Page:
Sam Bankman-Fried pleads not guilty to fraud in FTX case

Former FTX CEO Sam Bankman-Fried pleaded not guilty in court on Tuesday, January 3 to defrauding investors of his bankrupt crypto exchange and causing billions of dollars in losses. informs Reuters.

Federal prosecutors brought eight charges against him, including fraud and conspiracy to launder money. Bankman-Fried is also accused of misusing FTX client funds to support his Alameda Research hedge fund, real estate purchases, and multimillion-dollar political donations.

U.S. District Judge Lewis Kaplan has set the Bankman-Freed trial date for October 2, 2023. Until that time, prosecutors must prove the guilt of the former head of FTX. The government has strong evidence, and hundreds of thousands of documents will be handed over to the defense in the coming weeks, federal prosecutor Danielle Sassoon said.

Authorities have already secured guilty pleas from FTX co-founder Gary Wang and ex-head of Alameda Research Caroline Ellison. Both of them are cooperating with the investigation and can testify at the trial. If convicted, Bankman-Fried could face up to 115 years in prison. He has previously admitted to making mistakes with FTX, but does not plead guilty to any criminal offences.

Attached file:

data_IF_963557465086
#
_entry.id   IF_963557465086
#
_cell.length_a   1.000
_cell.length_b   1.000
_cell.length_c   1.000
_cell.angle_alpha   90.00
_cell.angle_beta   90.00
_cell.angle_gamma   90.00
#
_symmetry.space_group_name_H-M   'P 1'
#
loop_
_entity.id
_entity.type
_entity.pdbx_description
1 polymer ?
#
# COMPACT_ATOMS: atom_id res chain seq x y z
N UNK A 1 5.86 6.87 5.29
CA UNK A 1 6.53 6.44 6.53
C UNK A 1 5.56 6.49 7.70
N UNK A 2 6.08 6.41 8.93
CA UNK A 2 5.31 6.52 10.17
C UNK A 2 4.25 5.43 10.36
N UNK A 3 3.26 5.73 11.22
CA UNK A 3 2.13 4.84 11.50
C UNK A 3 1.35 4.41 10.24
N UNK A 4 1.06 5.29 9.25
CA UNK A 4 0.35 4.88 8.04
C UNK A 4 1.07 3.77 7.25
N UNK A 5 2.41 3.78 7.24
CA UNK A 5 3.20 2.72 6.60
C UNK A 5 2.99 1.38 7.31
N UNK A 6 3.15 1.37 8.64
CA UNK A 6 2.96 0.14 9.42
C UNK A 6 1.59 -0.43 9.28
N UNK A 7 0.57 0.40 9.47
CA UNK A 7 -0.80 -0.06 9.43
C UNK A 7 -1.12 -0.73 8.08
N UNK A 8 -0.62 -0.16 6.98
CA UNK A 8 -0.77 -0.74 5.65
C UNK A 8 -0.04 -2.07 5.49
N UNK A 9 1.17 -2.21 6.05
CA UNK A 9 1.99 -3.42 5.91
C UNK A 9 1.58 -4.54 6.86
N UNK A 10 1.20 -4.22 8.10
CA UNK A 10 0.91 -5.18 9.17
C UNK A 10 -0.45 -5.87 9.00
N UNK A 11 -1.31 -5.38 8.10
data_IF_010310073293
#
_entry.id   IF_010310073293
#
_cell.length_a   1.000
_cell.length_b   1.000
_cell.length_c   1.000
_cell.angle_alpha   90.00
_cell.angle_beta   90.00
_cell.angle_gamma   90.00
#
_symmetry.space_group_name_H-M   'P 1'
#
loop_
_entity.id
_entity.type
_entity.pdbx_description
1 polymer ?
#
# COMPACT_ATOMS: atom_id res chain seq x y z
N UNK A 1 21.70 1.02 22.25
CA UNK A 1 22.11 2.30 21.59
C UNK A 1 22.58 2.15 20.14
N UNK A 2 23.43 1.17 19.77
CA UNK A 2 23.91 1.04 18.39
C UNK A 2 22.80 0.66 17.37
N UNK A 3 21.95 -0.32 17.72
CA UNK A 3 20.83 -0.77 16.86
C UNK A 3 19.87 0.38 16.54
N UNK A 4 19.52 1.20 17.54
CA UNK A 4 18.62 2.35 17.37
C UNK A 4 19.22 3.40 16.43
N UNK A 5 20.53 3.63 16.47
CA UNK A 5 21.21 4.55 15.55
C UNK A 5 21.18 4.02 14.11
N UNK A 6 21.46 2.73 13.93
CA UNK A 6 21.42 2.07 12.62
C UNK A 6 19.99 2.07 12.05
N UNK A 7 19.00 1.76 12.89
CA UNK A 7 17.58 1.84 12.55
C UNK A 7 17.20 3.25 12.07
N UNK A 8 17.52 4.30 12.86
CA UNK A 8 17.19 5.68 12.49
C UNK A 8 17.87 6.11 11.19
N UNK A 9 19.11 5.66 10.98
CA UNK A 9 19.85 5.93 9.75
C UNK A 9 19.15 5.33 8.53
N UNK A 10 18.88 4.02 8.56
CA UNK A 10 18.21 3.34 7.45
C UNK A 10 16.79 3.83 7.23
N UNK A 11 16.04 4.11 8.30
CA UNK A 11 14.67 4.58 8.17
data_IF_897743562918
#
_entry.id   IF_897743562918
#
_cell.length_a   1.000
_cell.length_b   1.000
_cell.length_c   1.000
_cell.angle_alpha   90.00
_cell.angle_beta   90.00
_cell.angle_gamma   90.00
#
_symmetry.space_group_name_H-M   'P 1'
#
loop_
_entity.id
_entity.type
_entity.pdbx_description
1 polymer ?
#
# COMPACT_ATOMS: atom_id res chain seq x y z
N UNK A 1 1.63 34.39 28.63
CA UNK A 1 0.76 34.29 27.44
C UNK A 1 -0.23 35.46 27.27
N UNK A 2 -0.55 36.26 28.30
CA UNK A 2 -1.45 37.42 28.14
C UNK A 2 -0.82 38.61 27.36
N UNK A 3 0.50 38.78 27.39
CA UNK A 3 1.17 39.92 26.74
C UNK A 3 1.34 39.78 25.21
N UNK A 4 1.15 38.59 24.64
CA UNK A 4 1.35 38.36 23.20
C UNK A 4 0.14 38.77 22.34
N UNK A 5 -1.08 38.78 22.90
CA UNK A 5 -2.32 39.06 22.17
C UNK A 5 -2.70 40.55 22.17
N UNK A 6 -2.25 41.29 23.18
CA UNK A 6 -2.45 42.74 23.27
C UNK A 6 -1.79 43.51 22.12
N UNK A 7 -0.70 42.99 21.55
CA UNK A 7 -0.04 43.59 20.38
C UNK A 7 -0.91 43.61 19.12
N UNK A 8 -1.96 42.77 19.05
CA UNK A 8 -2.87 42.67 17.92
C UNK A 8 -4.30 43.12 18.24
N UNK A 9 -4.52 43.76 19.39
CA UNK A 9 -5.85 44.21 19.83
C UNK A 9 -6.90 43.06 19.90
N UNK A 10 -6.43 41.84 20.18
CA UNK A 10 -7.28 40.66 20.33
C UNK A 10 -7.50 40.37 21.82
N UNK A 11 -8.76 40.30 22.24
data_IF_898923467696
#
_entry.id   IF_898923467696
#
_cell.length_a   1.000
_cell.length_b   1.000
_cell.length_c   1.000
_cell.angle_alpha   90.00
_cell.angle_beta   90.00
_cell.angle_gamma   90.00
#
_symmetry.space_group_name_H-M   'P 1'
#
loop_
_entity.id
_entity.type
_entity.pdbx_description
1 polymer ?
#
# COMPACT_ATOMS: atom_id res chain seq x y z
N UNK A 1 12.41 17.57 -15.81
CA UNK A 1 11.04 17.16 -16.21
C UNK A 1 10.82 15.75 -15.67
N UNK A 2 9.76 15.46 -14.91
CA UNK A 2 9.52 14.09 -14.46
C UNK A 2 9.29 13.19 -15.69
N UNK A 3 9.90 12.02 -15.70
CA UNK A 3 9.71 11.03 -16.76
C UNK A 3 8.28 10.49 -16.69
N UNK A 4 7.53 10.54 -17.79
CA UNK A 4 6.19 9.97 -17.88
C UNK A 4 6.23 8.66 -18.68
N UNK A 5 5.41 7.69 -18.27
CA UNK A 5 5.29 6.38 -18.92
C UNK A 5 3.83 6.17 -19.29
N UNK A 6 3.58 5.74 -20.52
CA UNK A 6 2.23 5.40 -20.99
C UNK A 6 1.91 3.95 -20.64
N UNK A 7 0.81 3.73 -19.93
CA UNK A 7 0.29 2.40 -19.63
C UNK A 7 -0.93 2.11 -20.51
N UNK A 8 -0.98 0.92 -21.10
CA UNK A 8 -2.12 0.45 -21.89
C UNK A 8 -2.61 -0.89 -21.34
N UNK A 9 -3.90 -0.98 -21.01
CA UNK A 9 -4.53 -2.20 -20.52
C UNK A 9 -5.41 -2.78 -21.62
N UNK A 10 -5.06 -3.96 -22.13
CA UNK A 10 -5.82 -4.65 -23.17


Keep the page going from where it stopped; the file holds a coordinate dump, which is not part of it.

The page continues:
Since being released on $250 million bail on December 22, Bankman-Freed has been under house arrest at the home of his parents, Joseph Bankman and Barbara Freed, professors at Stanford Law School in California. On Jan. 4, a judge imposed a new bail condition: Bankman-Freed cannot access FTX or Alameda’s assets.

This happened after the prosecutor accused Bankman-Fried of seeking to transfer assets to another country. In addition, a report is now being verified that funds were transferred from Alameda cryptocurrency wallets at the end of last month. At the same time, according to Sassoon, there is no evidence that these operations were carried out by Bankman-Freed.

Bankman-Fried’s lawyer Mark Cohen said his client “did not make” the transfers from Alameda. The defense also said that Bankman-Fried’s parents, who signed bail documents, received death threats. As such, the identities of the other signatories will remain undisclosed, as they may also face similar persecution.

The FTX embezzlement and manipulation scheme was exposed in an SEC lawsuit filed against Wang and Allison in December. The former CEOs of the group used FTX clients to cover Alameda’s shortfall, manipulated the price of the FTT token, and used technical means to cover up their actions.

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